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Trends in the use of cigarettes, cigars, and marijuana among students with and without asthma, 2003-2017.

Authors
  • Everett Jones, Sherry1
  • King, Brian A2
  • Leroy, Zanie3
  • 1 Division of Adolescent and School Health, National Center for HIV/AIDS, Viral Hepatitis, STD, and TB Prevention, Centers for Disease Control and Prevention, Atlanta, GA, USA.
  • 2 Office on Smoking and Health, National Center for Chronic Disease Prevention and Health Promotion, Centers for Disease Control and Prevention, Atlanta, GA, USA.
  • 3 Division of Population Health, National Center for Chronic Disease Prevention and Health Promotion, Centers for Disease Control and Prevention, Atlanta, GA, USA.
Type
Published Article
Journal
Journal of Asthma
Publisher
Informa UK (Taylor & Francis)
Publication Date
Apr 01, 2020
Volume
57
Issue
4
Pages
391–397
Identifiers
DOI: 10.1080/02770903.2019.1573254
PMID: 30729834
Source
Medline
Keywords
Language
English
License
Unknown

Abstract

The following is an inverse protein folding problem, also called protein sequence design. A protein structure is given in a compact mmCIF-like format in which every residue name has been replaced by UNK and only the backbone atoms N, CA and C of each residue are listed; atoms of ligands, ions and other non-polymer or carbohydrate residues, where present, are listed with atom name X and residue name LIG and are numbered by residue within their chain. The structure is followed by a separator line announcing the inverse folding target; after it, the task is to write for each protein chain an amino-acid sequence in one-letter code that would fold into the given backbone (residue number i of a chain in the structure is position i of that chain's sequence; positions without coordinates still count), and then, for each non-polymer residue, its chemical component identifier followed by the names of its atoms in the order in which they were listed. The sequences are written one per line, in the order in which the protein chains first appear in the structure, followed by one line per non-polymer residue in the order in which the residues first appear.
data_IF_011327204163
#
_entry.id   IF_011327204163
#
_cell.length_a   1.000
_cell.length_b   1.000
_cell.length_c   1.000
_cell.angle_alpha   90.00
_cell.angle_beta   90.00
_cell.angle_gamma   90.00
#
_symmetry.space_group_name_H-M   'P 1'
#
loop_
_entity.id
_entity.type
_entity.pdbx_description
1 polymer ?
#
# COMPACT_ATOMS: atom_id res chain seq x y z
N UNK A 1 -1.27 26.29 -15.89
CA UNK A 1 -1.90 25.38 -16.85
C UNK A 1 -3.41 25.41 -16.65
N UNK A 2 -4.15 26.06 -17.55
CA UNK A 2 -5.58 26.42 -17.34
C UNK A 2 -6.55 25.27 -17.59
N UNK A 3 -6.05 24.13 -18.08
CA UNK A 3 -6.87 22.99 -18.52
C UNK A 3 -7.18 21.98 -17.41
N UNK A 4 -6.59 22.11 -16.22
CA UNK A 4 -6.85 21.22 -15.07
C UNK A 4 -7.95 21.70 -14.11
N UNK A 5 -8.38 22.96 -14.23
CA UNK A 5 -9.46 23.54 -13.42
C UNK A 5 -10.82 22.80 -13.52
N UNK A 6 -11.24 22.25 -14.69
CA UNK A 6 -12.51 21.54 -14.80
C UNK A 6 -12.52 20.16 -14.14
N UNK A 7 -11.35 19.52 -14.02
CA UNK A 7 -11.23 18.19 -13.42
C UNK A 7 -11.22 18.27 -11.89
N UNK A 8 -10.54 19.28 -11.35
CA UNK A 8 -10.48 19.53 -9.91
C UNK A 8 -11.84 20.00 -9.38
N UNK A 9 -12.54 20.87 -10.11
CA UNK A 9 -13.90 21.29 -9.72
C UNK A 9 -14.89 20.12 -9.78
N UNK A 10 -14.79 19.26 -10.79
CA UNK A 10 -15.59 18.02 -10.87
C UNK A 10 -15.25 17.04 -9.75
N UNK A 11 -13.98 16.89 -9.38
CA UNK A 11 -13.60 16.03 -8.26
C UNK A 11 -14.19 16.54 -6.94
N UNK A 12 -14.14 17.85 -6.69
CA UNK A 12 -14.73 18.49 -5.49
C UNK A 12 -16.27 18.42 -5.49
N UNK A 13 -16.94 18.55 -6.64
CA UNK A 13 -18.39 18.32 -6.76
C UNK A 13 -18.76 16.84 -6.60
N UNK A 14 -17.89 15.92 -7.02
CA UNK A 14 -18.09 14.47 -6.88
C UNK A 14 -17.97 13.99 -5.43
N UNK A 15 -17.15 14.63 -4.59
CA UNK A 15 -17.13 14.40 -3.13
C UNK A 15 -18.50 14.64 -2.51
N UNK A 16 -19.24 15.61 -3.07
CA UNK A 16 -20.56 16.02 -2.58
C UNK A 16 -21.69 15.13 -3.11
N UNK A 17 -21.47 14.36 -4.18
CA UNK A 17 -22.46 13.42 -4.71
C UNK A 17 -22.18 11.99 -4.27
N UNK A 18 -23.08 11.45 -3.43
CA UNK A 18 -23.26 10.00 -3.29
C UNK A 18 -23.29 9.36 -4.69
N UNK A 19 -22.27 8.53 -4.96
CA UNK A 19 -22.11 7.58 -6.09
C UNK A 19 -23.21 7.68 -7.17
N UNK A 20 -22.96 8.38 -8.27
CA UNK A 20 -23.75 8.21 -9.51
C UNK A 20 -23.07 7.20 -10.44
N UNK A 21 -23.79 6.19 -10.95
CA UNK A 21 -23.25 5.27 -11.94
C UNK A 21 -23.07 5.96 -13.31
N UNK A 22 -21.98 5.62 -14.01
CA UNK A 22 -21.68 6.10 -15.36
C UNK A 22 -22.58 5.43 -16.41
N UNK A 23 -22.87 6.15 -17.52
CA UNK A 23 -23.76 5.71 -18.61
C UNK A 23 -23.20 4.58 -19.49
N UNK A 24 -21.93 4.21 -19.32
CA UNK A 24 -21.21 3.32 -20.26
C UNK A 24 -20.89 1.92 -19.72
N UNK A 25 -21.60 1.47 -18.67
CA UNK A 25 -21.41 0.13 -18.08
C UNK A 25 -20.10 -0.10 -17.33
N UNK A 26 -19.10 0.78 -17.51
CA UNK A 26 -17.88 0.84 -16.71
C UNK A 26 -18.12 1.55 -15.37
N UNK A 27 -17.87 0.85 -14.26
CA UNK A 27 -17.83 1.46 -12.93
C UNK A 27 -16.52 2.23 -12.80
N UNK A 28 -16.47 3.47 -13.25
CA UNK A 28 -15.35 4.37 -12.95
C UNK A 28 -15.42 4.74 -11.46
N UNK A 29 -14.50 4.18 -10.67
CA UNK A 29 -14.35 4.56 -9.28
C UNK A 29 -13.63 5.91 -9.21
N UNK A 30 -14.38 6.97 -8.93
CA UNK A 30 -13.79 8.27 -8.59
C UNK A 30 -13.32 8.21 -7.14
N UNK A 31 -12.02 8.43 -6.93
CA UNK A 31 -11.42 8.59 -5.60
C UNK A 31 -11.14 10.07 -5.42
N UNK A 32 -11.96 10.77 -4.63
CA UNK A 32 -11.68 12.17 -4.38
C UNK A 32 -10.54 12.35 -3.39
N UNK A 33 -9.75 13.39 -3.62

Aim: Asthma has symptoms that can be exacerbated by using combustible products such as tobacco and marijuana. This study assessed the prevalence and trends in current use of cigarettes, cigars, and marijuana among U.S. high school students with and without asthma. Methods: The national Youth Risk Behavior Survey (YRBS) is a biennial, school-based, nationally representative survey of U.S. students in grades 9-12. Trends during 2003-2017 in current (past 30-day) use of cigarettes, cigars, and marijuana among students with and without asthma were examined using logistic regression. Asthma was defined as reporting that a doctor or nurse ever told the student they had asthma. T-tests were used to compare cigarette, cigar, and marijuana use by asthma status and year, frequency of use, and student characteristics. Results: During 2003-2017, both current cigarette and cigar smoking decreased (p < 0.05) with rates that were similar among students with and without asthma. There was no significant linear change in current marijuana use, irrespective of asthma status. During most years, cigarette, cigar, and marijuana use were more common among students with asthma than without. In 2017, the most frequent use of cigarettes, cigars, and marijuana was among those with asthma than without. Differences in cigarette, cigar, and marijuana use by asthma status were apparent by demographic subgroups. Conclusions: Given the adverse respiratory effects of tobacco and marijuana smoking, efforts to educate all youth about the dangers of using these substances is critical, particularly among those with asthma.

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